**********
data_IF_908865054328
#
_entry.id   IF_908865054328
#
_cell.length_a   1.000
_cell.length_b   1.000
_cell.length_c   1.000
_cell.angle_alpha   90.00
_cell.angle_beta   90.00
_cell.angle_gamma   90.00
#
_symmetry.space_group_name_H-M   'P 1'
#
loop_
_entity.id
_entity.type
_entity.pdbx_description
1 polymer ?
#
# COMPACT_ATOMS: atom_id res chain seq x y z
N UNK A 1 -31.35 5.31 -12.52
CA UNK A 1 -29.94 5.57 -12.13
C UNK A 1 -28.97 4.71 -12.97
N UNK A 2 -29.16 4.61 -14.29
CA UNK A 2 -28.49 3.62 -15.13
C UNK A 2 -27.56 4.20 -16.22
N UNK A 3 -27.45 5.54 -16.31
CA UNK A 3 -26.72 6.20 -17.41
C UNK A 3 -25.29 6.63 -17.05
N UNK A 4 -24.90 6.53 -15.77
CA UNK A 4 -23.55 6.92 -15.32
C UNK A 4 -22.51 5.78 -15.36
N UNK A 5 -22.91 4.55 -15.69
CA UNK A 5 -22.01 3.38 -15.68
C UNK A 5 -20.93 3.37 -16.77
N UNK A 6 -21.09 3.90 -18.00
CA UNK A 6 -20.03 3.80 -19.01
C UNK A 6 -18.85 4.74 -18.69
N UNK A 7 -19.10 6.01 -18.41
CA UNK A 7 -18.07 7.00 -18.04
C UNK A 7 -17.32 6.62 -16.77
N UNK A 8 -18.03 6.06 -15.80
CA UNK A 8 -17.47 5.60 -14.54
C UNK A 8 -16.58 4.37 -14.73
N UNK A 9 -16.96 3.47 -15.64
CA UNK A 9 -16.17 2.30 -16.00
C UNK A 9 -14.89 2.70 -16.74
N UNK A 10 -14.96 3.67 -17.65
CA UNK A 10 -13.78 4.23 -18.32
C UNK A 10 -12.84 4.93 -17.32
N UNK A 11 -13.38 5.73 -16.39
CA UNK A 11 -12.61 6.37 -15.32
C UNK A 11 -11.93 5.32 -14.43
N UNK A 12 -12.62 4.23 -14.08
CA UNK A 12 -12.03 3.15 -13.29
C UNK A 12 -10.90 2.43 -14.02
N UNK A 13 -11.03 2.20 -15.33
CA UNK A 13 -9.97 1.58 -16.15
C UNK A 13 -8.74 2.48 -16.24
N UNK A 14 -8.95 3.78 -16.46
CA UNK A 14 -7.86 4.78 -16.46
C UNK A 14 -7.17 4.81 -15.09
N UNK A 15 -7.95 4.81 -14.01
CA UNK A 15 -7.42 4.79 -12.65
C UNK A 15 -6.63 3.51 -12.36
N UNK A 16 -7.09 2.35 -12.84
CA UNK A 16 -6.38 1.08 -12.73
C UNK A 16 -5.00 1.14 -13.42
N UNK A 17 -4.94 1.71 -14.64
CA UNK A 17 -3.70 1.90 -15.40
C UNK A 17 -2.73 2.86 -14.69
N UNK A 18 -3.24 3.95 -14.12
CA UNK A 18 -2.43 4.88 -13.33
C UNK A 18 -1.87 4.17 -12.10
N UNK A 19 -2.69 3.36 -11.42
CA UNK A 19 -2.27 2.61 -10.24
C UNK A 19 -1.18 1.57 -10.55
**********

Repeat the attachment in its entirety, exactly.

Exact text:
data_IF_908865054328
#
_entry.id   IF_908865054328
#
_cell.length_a   1.000
_cell.length_b   1.000
_cell.length_c   1.000
_cell.angle_alpha   90.00
_cell.angle_beta   90.00
_cell.angle_gamma   90.00
#
_symmetry.space_group_name_H-M   'P 1'
#
loop_
_entity.id
_entity.type
_entity.pdbx_description
1 polymer ?
#
# COMPACT_ATOMS: atom_id res chain seq x y z
N UNK A 1 -31.35 5.31 -12.52
CA UNK A 1 -29.94 5.57 -12.13
C UNK A 1 -28.97 4.71 -12.97
N UNK A 2 -29.16 4.61 -14.29
CA UNK A 2 -28.49 3.62 -15.13
C UNK A 2 -27.56 4.20 -16.22
N UNK A 3 -27.45 5.54 -16.31
CA UNK A 3 -26.72 6.20 -17.41
C UNK A 3 -25.29 6.63 -17.05
N UNK A 4 -24.90 6.53 -15.77
CA UNK A 4 -23.55 6.92 -15.32
C UNK A 4 -22.51 5.78 -15.36
N UNK A 5 -22.91 4.55 -15.69
CA UNK A 5 -22.01 3.38 -15.68
C UNK A 5 -20.93 3.37 -16.77
N UNK A 6 -21.09 3.90 -18.00
CA UNK A 6 -20.03 3.80 -19.01
C UNK A 6 -18.85 4.74 -18.69
N UNK A 7 -19.10 6.01 -18.41
CA UNK A 7 -18.07 7.00 -18.04
C UNK A 7 -17.32 6.62 -16.77
N UNK A 8 -18.03 6.06 -15.80
CA UNK A 8 -17.47 5.60 -14.54
C UNK A 8 -16.58 4.37 -14.73
N UNK A 9 -16.96 3.47 -15.64
CA UNK A 9 -16.17 2.30 -16.00
C UNK A 9 -14.89 2.70 -16.74
N UNK A 10 -14.96 3.67 -17.65
CA UNK A 10 -13.78 4.23 -18.32
C UNK A 10 -12.84 4.93 -17.32
N UNK A 11 -13.38 5.73 -16.39
CA UNK A 11 -12.61 6.37 -15.32
C UNK A 11 -11.93 5.32 -14.43
N UNK A 12 -12.62 4.23 -14.08
CA UNK A 12 -12.03 3.15 -13.29
C UNK A 12 -10.90 2.43 -14.02
N UNK A 13 -11.03 2.20 -15.33
CA UNK A 13 -9.97 1.58 -16.15
C UNK A 13 -8.74 2.48 -16.24
N UNK A 14 -8.95 3.78 -16.46
CA UNK A 14 -7.86 4.78 -16.46
C UNK A 14 -7.17 4.81 -15.09
N UNK A 15 -7.95 4.81 -14.01
CA UNK A 15 -7.42 4.79 -12.65
C UNK A 15 -6.63 3.51 -12.36
N UNK A 16 -7.09 2.35 -12.84
CA UNK A 16 -6.38 1.08 -12.73
C UNK A 16 -5.00 1.14 -13.42
N UNK A 17 -4.94 1.71 -14.64
CA UNK A 17 -3.70 1.90 -15.40
C UNK A 17 -2.73 2.86 -14.69
N UNK A 18 -3.24 3.95 -14.12
CA UNK A 18 -2.43 4.88 -13.33
C UNK A 18 -1.87 4.17 -12.10
N UNK A 19 -2.69 3.36 -11.42
CA UNK A 19 -2.27 2.61 -10.24
C UNK A 19 -1.18 1.57 -10.55